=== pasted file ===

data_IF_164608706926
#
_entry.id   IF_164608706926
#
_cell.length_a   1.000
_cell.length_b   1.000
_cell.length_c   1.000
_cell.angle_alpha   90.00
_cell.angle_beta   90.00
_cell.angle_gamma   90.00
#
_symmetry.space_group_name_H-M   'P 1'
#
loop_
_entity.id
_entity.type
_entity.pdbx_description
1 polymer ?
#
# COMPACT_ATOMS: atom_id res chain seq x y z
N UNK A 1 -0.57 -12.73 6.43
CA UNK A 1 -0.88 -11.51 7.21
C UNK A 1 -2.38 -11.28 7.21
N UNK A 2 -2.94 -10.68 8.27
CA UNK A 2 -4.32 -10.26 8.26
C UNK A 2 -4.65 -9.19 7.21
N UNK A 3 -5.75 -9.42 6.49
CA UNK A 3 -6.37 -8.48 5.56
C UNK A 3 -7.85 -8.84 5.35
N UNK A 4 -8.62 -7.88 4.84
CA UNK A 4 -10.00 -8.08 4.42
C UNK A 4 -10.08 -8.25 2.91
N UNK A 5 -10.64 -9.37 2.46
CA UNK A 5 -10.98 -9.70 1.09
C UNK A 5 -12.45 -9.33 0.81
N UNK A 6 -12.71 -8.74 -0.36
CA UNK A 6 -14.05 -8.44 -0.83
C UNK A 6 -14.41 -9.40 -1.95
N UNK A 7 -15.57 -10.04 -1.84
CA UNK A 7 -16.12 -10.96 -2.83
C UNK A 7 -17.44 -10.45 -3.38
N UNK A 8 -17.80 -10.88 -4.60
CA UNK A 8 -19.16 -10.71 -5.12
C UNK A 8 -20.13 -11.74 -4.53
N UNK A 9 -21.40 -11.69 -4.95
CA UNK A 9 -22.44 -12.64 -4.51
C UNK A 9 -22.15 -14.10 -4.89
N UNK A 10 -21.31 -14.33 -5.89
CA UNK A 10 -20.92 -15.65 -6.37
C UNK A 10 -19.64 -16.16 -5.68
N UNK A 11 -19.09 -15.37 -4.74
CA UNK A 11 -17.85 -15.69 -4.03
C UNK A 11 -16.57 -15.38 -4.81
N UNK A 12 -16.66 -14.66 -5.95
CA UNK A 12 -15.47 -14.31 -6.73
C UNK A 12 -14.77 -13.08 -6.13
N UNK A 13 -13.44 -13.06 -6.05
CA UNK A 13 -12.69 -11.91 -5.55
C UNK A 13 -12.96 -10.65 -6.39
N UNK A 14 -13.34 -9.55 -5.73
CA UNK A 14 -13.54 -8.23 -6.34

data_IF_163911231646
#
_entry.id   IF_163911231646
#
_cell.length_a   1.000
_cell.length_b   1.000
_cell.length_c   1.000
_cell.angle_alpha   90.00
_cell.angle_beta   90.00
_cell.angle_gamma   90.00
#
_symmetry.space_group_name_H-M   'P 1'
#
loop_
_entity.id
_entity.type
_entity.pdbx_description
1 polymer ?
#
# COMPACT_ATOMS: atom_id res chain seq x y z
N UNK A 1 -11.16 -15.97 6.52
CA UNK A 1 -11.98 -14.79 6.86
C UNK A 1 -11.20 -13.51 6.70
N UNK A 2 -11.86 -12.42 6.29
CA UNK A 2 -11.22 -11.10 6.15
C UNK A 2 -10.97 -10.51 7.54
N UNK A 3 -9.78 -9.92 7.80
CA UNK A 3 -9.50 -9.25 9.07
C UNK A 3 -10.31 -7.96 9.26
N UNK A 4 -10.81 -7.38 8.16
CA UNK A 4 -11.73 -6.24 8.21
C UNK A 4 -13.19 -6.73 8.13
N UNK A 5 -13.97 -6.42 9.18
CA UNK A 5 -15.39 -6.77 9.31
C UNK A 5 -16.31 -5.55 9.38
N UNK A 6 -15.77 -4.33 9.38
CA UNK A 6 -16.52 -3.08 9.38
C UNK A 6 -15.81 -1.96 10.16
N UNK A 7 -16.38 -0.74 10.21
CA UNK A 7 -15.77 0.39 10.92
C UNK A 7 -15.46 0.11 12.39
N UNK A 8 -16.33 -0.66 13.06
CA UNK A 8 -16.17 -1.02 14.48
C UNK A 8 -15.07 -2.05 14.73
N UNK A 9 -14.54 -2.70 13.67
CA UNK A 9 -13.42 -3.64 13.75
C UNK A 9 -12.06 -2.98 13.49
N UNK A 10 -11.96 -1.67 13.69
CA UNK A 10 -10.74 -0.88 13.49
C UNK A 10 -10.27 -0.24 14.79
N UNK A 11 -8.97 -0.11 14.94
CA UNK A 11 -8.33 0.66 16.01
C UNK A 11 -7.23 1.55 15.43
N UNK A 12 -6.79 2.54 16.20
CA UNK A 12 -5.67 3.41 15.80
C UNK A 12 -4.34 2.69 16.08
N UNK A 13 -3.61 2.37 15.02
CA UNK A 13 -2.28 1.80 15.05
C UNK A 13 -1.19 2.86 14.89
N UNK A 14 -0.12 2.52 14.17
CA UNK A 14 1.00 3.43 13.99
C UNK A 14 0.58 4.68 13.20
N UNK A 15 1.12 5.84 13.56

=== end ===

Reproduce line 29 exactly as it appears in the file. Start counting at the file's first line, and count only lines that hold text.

C UNK A 3 -7.85 -8.84 5.35